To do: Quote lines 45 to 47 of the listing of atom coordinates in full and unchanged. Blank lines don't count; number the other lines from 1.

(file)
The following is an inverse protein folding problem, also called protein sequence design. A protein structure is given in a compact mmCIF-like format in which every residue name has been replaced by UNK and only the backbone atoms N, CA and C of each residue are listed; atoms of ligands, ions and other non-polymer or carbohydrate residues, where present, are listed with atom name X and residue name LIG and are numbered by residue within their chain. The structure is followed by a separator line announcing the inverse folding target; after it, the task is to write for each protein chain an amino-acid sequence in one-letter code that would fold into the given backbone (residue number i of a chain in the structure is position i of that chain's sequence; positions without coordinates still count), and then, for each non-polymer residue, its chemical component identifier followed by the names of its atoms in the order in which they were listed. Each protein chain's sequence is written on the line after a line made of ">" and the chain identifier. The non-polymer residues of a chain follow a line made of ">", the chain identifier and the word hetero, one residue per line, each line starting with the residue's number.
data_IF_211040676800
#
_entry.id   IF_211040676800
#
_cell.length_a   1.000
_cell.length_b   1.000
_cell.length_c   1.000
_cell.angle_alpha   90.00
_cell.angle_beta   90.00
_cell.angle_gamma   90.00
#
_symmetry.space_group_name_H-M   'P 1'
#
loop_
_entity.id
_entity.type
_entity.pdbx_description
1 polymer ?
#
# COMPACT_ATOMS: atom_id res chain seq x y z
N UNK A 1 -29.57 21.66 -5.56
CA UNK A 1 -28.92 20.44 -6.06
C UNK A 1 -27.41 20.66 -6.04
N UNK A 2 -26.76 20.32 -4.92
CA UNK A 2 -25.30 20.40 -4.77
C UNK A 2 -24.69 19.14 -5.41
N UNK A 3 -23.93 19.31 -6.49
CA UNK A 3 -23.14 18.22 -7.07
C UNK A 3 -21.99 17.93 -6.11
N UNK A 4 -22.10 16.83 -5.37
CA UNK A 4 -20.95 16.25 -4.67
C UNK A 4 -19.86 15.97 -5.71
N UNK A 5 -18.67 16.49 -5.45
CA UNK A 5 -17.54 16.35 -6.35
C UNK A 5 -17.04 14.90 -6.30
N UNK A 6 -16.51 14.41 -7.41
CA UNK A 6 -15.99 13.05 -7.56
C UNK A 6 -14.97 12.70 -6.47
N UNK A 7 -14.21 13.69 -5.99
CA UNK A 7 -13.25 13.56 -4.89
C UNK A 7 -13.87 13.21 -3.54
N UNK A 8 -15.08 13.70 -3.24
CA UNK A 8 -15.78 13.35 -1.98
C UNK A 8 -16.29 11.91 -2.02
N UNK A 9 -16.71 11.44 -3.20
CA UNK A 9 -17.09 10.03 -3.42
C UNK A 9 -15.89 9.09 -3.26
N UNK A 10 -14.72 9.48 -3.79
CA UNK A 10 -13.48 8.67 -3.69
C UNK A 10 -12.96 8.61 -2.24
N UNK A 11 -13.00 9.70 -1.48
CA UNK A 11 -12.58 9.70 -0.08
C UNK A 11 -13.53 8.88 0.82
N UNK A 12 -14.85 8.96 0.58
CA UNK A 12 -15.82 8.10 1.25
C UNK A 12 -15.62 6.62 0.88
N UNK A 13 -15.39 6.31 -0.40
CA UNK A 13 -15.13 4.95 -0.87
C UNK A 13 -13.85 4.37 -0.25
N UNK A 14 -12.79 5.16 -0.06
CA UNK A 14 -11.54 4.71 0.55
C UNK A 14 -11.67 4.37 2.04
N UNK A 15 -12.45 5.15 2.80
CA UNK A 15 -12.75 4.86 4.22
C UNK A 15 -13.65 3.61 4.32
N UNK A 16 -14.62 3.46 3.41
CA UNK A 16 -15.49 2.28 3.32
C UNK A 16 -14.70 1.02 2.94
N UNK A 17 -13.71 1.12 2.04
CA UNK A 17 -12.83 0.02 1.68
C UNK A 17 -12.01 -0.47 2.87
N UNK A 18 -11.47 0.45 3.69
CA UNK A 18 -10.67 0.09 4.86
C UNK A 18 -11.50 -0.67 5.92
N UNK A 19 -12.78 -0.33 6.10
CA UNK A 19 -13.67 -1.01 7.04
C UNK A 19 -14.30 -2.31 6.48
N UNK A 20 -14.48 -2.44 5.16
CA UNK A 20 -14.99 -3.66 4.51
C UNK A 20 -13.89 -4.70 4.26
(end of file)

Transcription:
C UNK A 8 -16.29 11.91 -2.02
N UNK A 9 -16.71 11.44 -3.20
CA UNK A 9 -17.09 10.03 -3.42